Wednesday, July 9, 2014

What is the French for TrailRider? La Joëlette

La Jolette as seen in Brittany
A dear friend is travelling in France and came across this in a in a tourist office in Redon, Brittany. 

Checkout the Ferriol-Matrat website to find out more - translate the page as needed.

 How much do they cost? I've asked them.

How does this compare with the TrailRider? Hard to tell from the photos but we should stage a side-by-side comparison shouldn't we?

Thank you Geraldine.
If you are a Facie, Like the Joëlette page:
La Jolette on the Ferriol-Matrat website


  1. Interesting. Like that it's higher up. Rider would be same level re eye contact etc. for side walkers and easier conversations with "sherpas". Seems very upright, which may be good for some vs the TrailRider which is in a more reclined position. We've had a rider become so relaxed they've fallen asleep - which is all good. From the pictures the larger wheel appears to be sinking in the sand vs the fat smaller wheel of the TrailRider. Would be great to have a side-by-side comparison to see what benefits each brings. Knowing the price would be good too. Please post when you find out Dave - Always good to see your posts - Stay well - CC

    1. Seriously interesting eh? Being less highly engineered than the TrailRider one would hope that it was a good deal cheaper but I have yet to be told

      From the pictures it would seem less capable for difficult tracks but it would seem ideal for easier paths and also perhaps less visually intimidating than the TrailRider.

      Somehow I want to see them side by side but I'm not sure yet how that could happen.

      Thanks, as ever, for being such Star followers

  2. The Jolette chair is an interesting design and it is has some great features! The suspension system on the chair should make the ride more comfortable for the passnger than the TrailRider chair. The front sherpa harness feature could help reduce arm fatigue and provide more sherpa 'pull' when going up hiils. The large wheel on the chair also has its advantages. It should make it easier to roll the chair over trail obstacles such as fallen trees and boulders compared to the Trailrider chair. Having a narrow wheel rim has both advantages and disadvantages. It could make the chair lighter but would make it more difficult to push/pull the chair on soft sandy surfaces. The chair does not appear to be well suited for passengers who require considerable support for their arms and upper torso area. Also not having a back rest adjustment would be a problem for some passengers, particularly on long trails. Due to the height of the chair and the arm rest design, side transfers maybe difficult, particularly if the passenger cannot weight bear. The option of having an electric motor fitted to the chair is a great feature particularly for hilly trails. It would be great to test the two chairs together on the same trail and get feedback from the passenger and the sherpas. A great post David -John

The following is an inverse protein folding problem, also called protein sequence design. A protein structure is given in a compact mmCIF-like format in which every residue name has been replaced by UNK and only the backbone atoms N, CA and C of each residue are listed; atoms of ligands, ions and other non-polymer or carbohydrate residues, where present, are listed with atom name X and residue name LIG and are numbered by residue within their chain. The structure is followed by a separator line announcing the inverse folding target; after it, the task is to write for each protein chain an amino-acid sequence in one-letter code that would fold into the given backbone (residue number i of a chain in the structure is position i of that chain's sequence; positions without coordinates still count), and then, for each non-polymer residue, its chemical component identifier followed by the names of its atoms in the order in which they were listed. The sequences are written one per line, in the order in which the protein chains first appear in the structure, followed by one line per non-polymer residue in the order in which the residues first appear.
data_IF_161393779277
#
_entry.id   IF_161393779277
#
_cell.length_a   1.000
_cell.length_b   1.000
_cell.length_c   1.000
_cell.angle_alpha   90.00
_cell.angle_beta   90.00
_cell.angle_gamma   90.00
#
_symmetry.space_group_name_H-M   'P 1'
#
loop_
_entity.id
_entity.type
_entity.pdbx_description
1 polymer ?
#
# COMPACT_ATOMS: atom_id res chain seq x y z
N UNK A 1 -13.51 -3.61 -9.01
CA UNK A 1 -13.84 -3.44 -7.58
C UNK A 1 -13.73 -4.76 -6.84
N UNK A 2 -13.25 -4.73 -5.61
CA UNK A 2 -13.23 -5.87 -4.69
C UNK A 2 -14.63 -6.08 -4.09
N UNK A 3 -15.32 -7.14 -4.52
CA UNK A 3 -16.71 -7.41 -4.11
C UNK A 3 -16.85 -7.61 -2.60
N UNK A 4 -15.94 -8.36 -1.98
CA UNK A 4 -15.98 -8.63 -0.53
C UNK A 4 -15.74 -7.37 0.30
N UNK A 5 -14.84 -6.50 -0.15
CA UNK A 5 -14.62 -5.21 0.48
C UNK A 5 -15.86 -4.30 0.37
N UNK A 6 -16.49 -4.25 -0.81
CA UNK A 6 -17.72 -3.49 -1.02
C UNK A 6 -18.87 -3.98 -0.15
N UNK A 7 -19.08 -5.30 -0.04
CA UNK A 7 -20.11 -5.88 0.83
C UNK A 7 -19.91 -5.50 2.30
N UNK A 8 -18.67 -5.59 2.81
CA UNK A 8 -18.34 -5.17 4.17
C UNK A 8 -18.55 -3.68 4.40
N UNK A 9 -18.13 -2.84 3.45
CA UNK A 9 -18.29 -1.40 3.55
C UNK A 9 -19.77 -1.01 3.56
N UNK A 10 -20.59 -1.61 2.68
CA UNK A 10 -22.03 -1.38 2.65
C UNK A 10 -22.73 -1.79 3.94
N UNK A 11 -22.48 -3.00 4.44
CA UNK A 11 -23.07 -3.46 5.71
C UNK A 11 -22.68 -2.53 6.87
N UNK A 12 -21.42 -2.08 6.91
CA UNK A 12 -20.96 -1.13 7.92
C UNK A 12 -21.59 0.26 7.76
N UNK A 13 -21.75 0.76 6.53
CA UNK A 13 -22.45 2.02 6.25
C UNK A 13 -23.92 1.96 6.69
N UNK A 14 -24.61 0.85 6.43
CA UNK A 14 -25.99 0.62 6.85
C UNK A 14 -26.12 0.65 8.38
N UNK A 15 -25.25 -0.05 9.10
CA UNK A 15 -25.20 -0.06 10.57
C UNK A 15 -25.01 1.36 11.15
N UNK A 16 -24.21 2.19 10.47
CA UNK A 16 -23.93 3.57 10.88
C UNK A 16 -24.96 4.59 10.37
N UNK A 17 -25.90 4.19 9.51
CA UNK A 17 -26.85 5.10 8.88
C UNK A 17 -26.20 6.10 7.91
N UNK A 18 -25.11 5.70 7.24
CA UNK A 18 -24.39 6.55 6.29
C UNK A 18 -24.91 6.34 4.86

1. İ love the expert eye that you cast upon this chair John. İt does indeed provide food for thought.

      İ'd so like to see them side by side

  3. You are more than welcome David!! I suppose I should have thought to ask about price, but this one was for hire, and I imagine the girls in the tourist office might not have known. xx

    1. İ think you're absolutely right about them not knowing but I'm in dialogue with the manufacturers and should know soon.

      It's an important question


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